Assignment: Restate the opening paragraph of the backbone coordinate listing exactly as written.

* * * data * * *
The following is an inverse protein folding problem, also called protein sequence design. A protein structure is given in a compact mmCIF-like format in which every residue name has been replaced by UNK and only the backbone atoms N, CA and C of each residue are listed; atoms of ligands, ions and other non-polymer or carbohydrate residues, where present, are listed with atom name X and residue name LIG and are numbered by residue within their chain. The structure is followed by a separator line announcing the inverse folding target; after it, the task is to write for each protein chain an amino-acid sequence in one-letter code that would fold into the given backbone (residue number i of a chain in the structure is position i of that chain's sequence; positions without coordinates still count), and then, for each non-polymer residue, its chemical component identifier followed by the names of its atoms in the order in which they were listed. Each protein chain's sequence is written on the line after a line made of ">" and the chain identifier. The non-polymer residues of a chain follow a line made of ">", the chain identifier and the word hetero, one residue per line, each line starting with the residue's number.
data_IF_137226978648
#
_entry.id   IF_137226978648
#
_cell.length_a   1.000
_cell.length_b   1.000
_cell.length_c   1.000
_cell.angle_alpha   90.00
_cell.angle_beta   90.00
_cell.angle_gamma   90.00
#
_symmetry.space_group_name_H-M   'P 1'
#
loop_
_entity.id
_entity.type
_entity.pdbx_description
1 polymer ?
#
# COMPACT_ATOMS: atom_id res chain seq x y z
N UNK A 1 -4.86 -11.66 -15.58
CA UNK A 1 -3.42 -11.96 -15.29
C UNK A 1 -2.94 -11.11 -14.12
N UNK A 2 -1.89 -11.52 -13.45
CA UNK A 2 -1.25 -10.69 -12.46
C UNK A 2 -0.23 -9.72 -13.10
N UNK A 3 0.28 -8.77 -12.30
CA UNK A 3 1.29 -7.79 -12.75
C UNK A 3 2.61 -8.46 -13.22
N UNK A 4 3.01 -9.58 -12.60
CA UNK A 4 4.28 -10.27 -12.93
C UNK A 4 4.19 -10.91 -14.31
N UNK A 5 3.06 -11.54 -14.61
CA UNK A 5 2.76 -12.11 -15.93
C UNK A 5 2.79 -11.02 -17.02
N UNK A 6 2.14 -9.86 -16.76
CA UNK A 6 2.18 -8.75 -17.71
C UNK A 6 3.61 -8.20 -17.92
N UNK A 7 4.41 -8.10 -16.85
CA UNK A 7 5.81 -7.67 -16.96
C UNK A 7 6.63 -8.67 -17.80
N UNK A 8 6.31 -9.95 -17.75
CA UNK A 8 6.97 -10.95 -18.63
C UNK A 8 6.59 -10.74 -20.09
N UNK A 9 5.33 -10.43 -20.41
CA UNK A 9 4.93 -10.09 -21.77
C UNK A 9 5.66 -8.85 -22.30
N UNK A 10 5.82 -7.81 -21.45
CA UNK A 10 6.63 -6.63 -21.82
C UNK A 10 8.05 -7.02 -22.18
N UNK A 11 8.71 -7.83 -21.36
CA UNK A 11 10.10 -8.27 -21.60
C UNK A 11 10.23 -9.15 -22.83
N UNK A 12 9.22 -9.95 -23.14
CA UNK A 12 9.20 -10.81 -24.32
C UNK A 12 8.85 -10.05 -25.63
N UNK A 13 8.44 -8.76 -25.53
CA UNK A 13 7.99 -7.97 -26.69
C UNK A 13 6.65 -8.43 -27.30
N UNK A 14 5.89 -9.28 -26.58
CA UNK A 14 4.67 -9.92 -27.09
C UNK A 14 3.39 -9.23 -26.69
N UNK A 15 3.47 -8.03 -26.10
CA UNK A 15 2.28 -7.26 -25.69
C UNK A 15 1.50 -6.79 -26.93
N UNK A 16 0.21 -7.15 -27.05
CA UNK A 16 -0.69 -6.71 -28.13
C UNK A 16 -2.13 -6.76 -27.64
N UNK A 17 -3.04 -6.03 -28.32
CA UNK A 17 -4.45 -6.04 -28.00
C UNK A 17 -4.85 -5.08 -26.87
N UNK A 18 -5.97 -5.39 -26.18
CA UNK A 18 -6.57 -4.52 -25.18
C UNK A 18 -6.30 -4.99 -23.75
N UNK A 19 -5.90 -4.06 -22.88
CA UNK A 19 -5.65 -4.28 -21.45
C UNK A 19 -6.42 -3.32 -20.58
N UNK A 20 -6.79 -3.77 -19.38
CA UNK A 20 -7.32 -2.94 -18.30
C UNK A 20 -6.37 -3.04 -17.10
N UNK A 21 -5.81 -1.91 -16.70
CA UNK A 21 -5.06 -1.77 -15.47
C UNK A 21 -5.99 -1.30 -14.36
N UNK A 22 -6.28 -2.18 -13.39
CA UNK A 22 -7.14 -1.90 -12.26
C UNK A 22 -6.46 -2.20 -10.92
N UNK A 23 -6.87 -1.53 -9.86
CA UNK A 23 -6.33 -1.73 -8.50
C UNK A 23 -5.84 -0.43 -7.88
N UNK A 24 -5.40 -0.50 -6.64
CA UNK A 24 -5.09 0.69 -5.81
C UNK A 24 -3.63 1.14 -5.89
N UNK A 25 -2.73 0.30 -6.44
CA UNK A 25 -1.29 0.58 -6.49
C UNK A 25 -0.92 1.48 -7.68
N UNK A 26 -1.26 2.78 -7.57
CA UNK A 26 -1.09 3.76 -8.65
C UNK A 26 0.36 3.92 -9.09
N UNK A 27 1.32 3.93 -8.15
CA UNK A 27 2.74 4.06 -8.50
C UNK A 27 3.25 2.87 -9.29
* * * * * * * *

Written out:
The following is an inverse protein folding problem, also called protein sequence design. A protein structure is given in a compact mmCIF-like format in which every residue name has been replaced by UNK and only the backbone atoms N, CA and C of each residue are listed; atoms of ligands, ions and other non-polymer or carbohydrate residues, where present, are listed with atom name X and residue name LIG and are numbered by residue within their chain. The structure is followed by a separator line announcing the inverse folding target; after it, the task is to write for each protein chain an amino-acid sequence in one-letter code that would fold into the given backbone (residue number i of a chain in the structure is position i of that chain's sequence; positions without coordinates still count), and then, for each non-polymer residue, its chemical component identifier followed by the names of its atoms in the order in which they were listed. Each protein chain's sequence is written on the line after a line made of ">" and the chain identifier. The non-polymer residues of a chain follow a line made of ">", the chain identifier and the word hetero, one residue per line, each line starting with the residue's number.